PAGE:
Wednesday, October 20, 2010

Research Wednesday: Passionate Forms of Address

You don't have to read much primary source material from the 18th and 19th centuries before you realize people were far more formal in how they addressed one another. I call my doctor Leslie and my mother-in-law Marcia. With the exception of one very old-school professor, I've called every single boss I've ever had by his or her first name. In Pride and Prejudice Mr. and Mrs. Bennett call each other exactly that...and lest you think that's because theirs is far from a model marriage, at the end of Emma the heroine announces her intent to keep calling Mr. Knightley exactly that once they're married. (Of course, this wasn't invariably the case. As far as I can tell, the Duke and Duchess of Wellington consistently addressed one another by first names in their correspondence, despite their marriage not being even remotely happy and intimate.)

So when you read all this, or at least when I read all this, you can't help but wonder whether it applied in the bedroom. Was it "Mr. Bennett" and "Mrs. Bennett" even while they were in the act of conceiving their five daughters? And what about less equal relationships, of gentlemen with courtesans or prostitutes?

Which brings me to 18th century pornography, specifically Fanny Hill. (WARNING: Link contains NSFW images.) A 1748 novel by John Cleland, it purports to be the memoir of a country girl who went to London for work after being left orphaned and spends the next several years as a prostitute and occasionally a mistress before eventually marrying her first love and living happily ever after. The text is readily available for free online, and it's an interesting glimpse into how people of that era thought and wrote about sex. But it's porn, make no mistake. Don't say I didn't warn you.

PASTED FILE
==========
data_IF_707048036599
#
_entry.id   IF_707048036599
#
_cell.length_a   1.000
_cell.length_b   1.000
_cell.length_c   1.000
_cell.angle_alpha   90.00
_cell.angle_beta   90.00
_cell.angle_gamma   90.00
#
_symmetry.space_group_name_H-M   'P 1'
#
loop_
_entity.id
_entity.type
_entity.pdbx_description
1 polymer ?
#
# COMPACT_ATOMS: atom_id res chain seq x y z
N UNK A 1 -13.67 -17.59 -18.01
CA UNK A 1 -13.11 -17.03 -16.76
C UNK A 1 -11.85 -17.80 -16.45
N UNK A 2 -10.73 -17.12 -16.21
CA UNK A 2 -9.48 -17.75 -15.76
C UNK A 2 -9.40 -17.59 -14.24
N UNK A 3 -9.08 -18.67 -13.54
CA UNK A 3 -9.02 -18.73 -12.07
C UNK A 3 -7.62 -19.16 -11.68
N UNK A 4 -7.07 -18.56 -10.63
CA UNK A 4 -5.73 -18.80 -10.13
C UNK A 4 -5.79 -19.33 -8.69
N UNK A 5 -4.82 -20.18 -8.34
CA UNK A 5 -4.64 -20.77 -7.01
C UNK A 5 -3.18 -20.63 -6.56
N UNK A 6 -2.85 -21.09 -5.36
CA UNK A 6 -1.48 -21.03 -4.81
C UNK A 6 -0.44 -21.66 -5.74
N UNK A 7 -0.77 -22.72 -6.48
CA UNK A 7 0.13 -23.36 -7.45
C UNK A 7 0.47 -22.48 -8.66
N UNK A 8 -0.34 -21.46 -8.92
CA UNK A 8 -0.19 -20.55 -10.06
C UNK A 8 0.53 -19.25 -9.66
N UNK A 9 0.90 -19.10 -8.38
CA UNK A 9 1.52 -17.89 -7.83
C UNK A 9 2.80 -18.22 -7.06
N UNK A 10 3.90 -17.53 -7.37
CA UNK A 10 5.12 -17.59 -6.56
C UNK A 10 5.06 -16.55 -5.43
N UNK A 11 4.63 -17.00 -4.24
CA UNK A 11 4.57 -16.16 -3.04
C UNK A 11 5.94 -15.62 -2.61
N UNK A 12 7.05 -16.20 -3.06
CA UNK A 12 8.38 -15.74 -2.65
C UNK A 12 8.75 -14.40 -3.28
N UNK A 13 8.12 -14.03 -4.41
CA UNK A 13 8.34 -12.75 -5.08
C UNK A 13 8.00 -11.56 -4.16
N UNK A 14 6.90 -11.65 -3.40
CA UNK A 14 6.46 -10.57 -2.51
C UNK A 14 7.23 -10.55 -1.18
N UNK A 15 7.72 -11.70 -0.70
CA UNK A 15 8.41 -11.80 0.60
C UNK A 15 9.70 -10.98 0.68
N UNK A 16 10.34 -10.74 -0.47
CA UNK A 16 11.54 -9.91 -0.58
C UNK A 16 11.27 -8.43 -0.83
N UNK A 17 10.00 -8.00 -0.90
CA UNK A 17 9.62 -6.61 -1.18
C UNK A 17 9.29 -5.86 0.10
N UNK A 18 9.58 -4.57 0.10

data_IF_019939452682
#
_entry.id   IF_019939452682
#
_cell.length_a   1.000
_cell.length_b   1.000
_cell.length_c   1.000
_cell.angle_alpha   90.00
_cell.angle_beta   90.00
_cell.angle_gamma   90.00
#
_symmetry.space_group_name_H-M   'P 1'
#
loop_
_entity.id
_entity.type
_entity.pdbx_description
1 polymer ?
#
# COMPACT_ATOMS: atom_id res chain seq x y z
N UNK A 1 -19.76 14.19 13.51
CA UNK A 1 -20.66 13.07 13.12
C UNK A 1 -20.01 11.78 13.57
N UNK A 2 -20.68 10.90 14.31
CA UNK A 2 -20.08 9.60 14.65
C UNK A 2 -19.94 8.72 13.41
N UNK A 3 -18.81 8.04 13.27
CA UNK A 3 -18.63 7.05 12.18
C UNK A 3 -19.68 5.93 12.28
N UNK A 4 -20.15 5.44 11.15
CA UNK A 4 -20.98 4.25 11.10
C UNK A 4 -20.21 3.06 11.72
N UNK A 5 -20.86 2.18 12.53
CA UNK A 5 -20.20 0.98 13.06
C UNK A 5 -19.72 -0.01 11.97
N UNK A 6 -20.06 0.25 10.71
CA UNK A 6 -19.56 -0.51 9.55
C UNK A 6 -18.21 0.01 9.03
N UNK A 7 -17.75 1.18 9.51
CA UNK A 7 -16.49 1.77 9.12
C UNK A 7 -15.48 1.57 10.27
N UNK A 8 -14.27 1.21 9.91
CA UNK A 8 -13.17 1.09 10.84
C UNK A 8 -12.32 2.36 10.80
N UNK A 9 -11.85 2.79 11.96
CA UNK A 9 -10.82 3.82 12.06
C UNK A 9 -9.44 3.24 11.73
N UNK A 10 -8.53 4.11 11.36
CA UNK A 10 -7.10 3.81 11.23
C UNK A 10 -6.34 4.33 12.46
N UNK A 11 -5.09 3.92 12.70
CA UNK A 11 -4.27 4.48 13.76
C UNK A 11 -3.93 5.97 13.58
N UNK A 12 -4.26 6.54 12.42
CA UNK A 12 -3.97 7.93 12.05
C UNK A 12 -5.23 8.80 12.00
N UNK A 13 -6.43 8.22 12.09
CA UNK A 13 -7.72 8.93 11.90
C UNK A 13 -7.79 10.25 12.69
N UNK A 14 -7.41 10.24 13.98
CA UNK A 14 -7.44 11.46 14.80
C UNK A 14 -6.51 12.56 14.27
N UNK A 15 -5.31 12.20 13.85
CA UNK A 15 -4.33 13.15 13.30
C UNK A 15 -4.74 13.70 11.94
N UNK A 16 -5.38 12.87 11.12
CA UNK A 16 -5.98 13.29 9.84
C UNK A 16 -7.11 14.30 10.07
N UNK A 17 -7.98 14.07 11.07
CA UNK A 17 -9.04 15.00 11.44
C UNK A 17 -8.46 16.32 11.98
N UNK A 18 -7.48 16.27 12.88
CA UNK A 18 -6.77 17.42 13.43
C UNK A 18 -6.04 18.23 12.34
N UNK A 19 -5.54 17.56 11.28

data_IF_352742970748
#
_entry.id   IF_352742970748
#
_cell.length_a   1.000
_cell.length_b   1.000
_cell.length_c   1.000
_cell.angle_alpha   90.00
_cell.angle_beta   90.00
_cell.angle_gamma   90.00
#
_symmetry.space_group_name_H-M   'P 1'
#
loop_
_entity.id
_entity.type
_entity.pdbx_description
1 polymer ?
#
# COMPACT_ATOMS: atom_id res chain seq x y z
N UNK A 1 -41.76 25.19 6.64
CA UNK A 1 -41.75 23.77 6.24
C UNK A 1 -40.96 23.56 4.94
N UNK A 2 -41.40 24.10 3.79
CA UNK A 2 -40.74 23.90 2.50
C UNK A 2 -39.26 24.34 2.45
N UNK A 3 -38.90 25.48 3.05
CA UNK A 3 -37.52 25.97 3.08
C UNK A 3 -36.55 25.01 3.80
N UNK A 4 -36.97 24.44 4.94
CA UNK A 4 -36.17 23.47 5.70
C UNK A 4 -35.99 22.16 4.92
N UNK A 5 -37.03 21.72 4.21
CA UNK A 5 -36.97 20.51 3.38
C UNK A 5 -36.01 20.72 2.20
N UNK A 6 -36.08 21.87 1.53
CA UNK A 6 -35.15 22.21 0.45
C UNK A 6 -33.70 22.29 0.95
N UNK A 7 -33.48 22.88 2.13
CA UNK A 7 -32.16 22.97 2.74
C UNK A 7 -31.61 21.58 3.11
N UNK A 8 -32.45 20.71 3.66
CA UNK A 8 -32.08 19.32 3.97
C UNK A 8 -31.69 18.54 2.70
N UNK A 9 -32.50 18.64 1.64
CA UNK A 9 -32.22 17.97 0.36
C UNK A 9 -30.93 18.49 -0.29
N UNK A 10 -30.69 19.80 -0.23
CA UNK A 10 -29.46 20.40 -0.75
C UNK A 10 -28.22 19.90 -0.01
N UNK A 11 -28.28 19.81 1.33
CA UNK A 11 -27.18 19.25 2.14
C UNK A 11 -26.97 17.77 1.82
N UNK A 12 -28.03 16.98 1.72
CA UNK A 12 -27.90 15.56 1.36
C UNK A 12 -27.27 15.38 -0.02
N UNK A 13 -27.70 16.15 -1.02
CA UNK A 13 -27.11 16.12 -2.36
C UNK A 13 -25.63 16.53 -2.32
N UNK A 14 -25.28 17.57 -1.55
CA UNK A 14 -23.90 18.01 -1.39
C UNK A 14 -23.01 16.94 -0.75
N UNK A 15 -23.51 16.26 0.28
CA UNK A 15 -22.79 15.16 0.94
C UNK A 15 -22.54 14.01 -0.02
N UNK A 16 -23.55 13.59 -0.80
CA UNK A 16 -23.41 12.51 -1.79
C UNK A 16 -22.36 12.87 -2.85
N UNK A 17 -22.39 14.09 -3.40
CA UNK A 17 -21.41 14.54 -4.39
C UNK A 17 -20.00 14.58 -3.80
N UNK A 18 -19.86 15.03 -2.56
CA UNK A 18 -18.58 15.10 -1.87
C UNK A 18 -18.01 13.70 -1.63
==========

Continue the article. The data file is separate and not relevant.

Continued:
Anyway, there's one scene where a prostitute, in the arms of her highborn lover, cries out, "Oh, Sir!...Good Sir!...pray do not spare me! ah! ah!..." So, there you have it. If you were in the 18th century, in a sexual relationship with a man who outranked you by a country mile, that intimacy was no excuse to drop the proper formalities, even in the throes of passion.

Now, I seem to be developing a habit of writing cross-class love stories. The Sergeant's Lady has a common sergeant and an aristocratic widow. My current manuscript has a relatively common heroine who, on her way to her happily ever after with someone else two books later, is going to have an aristocratic lover. Are any of these couples going to be formal in bed? In a word, NO. Will and Anna of The Sergeant's Lady aren't on a first name basis till after their first kiss, but well before they become lovers. And my new characters I think are going to use nicknames when they're alone together.

Because, even for those of us who are dedicated to our research and try to make our novels as historically accurate as possible, there are limits. And having my heroine call her lover "sir" in bed is one of mine.

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